The National Blue Ribbon Commission advances best management practices to support the use of onsite non-potable water systems for individual buildings or at the local scale.
Leveraging funding from WRF, the group has made significant research contributions and advanced policies and regulations for onsite water reuse. In 2017, the National Blue Ribbon Commission participated in the development of the Risk-based Framework for the Development of Public Health Guidance for Decentralized Non-potable Water Systems report. This landmark report establishes the appropriate water quality criteria and monitoring for ONWS and has allowed states including California, Hawaii, and Colorado to move forward with adopting legislation to establish state-wide water quality standards for onsite non-potable systems.
Building on the momentum and interest in developing programs for onsite water reuse, the National Blue Ribbon Commission released guidance for developing and implementing regulations for onsite water reuse systems. The guidebook and supporting resources build on the approach outlined in the Blueprint for Onsite Water Systems, and establish a consistent national approach to inform the regulation and management of onsite non-potable water systems.
- Blueprint for Onsite Water Systems: A Step-by-Step Guide for Developing a Local Program to Manage Onsite Water Systems
- A Guidebook for Developing and Implementing Regulations for Onsite Non-potable Water Systems
- Model State Regulation for Onsite Non-potable Water Programs
- Model Local Ordinance for Onsite Non-potable Water Programs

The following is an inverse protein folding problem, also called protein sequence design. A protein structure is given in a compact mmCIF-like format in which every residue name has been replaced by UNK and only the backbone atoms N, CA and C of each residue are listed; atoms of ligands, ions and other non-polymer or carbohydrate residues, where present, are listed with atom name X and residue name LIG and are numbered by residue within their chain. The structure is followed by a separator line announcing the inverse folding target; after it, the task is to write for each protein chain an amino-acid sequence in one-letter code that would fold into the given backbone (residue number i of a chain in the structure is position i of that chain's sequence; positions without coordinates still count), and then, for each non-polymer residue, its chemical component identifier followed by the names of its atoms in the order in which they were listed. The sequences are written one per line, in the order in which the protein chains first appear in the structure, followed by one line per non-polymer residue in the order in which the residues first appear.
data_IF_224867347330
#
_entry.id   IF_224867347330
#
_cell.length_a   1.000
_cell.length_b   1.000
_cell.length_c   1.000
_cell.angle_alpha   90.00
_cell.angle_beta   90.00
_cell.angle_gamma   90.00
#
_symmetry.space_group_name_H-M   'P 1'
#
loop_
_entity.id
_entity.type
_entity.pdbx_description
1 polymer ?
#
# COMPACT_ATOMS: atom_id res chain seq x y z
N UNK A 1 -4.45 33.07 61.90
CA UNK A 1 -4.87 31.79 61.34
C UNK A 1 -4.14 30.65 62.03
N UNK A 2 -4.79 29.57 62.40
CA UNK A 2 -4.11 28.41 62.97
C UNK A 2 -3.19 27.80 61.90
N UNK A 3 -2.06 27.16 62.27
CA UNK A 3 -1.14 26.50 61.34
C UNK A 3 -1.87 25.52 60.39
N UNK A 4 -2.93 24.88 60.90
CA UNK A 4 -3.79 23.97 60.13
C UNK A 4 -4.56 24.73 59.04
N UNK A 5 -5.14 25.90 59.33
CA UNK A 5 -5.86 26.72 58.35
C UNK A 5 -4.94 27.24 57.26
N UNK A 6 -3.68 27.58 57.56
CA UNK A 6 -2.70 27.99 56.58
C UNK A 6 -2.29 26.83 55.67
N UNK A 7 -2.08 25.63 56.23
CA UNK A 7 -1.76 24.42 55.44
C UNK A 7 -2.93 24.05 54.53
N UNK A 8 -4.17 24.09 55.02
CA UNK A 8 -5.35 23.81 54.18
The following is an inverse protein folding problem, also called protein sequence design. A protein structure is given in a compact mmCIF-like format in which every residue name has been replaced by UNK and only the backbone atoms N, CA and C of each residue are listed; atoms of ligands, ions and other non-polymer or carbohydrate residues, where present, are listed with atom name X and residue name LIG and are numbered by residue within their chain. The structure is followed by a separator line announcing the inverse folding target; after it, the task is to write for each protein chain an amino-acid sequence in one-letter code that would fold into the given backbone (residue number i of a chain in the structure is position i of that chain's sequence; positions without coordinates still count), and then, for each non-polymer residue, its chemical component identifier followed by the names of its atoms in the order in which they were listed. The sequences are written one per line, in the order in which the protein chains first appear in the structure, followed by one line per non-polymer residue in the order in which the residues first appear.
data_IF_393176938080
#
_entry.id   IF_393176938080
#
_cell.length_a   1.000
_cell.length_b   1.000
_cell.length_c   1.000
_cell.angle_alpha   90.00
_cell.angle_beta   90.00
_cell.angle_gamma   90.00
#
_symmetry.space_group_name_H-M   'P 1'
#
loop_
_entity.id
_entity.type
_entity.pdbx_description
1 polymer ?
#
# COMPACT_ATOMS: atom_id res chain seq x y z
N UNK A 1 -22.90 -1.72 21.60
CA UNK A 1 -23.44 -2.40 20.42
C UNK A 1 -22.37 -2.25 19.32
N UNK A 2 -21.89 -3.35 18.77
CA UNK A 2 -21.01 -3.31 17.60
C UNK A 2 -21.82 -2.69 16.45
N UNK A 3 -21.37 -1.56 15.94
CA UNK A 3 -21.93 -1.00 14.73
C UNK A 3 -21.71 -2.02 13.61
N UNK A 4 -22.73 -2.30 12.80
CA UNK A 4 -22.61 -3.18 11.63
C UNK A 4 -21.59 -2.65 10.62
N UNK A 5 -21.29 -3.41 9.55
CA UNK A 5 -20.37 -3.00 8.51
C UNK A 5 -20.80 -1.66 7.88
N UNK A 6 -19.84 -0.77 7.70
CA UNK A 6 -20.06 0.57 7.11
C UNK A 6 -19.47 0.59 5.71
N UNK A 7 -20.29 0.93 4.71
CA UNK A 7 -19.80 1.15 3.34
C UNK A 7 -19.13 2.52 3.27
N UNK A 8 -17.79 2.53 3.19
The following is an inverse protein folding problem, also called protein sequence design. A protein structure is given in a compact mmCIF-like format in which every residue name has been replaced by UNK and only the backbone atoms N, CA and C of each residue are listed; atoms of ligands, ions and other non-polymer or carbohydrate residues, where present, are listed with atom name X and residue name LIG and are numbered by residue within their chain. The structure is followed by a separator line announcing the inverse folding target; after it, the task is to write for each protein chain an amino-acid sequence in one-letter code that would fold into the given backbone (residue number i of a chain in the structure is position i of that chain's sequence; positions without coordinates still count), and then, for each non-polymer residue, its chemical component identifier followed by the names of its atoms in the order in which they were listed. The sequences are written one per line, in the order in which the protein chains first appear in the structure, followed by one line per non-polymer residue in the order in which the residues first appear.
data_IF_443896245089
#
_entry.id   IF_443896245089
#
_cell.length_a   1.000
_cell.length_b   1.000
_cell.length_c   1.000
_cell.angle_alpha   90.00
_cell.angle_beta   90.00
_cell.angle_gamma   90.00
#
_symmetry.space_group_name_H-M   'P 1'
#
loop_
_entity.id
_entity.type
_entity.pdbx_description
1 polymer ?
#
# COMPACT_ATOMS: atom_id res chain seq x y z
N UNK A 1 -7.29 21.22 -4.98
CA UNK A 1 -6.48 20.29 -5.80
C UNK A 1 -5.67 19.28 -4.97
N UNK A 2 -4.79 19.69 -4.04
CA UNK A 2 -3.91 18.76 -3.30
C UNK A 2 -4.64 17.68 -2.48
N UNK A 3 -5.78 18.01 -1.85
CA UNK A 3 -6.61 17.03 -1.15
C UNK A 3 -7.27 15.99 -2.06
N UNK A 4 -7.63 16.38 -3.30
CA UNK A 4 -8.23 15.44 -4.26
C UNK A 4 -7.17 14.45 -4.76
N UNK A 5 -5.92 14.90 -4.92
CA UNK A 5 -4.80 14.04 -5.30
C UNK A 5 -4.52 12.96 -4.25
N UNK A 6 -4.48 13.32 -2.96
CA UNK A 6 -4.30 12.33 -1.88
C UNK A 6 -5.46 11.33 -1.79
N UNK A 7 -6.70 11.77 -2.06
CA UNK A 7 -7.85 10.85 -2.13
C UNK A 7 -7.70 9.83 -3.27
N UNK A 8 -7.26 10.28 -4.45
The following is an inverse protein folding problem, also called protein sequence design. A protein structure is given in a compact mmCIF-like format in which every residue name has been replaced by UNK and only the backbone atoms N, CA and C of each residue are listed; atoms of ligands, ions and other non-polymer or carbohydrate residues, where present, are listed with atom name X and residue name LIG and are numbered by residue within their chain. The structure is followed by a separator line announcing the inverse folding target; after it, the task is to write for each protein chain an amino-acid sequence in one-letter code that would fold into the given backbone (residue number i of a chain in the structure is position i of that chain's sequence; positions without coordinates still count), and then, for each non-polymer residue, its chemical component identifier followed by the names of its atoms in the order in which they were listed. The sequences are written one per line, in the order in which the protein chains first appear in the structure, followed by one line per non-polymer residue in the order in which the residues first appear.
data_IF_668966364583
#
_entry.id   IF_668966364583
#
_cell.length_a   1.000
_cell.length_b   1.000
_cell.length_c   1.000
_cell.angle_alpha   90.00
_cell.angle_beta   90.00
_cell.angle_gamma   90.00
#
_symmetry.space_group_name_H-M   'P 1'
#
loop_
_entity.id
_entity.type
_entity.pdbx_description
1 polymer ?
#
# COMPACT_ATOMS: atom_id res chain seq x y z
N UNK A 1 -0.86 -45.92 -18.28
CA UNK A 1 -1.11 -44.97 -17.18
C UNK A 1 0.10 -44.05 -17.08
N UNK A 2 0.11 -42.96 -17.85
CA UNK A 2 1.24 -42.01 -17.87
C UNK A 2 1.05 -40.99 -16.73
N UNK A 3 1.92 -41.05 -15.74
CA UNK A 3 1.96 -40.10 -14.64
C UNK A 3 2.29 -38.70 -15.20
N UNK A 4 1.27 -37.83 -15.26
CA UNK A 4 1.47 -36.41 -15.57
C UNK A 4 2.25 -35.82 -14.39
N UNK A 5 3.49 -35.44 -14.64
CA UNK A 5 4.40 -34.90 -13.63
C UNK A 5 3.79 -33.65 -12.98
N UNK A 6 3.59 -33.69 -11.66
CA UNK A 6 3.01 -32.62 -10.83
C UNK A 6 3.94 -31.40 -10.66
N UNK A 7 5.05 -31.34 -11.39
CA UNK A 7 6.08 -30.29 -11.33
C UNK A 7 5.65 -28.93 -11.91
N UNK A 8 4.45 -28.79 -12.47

- Model Program Rules for Onsite Non-potable Water Programs
- Technical Appendix: A Guidebook for Developing and Implementing Regulations for ONWS
The group’s most recent work includes finalizing a Guidance Manual and Training Modules in 2020 for designing and permitting onsite water systems that meet risk-based public health standards. It targets system designers, regulators, program administrators, owners and operators to help with capacity building. In addition to guidance on developing and implementing regulations, the National Blue Ribbon Commission developed a report to help water and wastewater utilities, local government agencies, and others understand the benefits and drivers behind onsite non-potable reuse. Making the Utility Case for Onsite Non-potable Water Systems report is meant to inspire One Water leaders to consider this important and effective strategy in their long-term water resource and resilience planning.
For more information, visit the National Blue Ribbon Commission’s web page at www.watereuse.org/nbrc.
- National Blue Ribbon Commission Factsheet
- National Blue Ribbon Commission Highlights and Accomplishments
Share Your Ideas with Us
Do you have an innovative approach for improving water use efficiency or creative ideas for recovering and reusing water and energy resources? To share your ideas or learn more about the Innovations Program, contact us at email@example.com.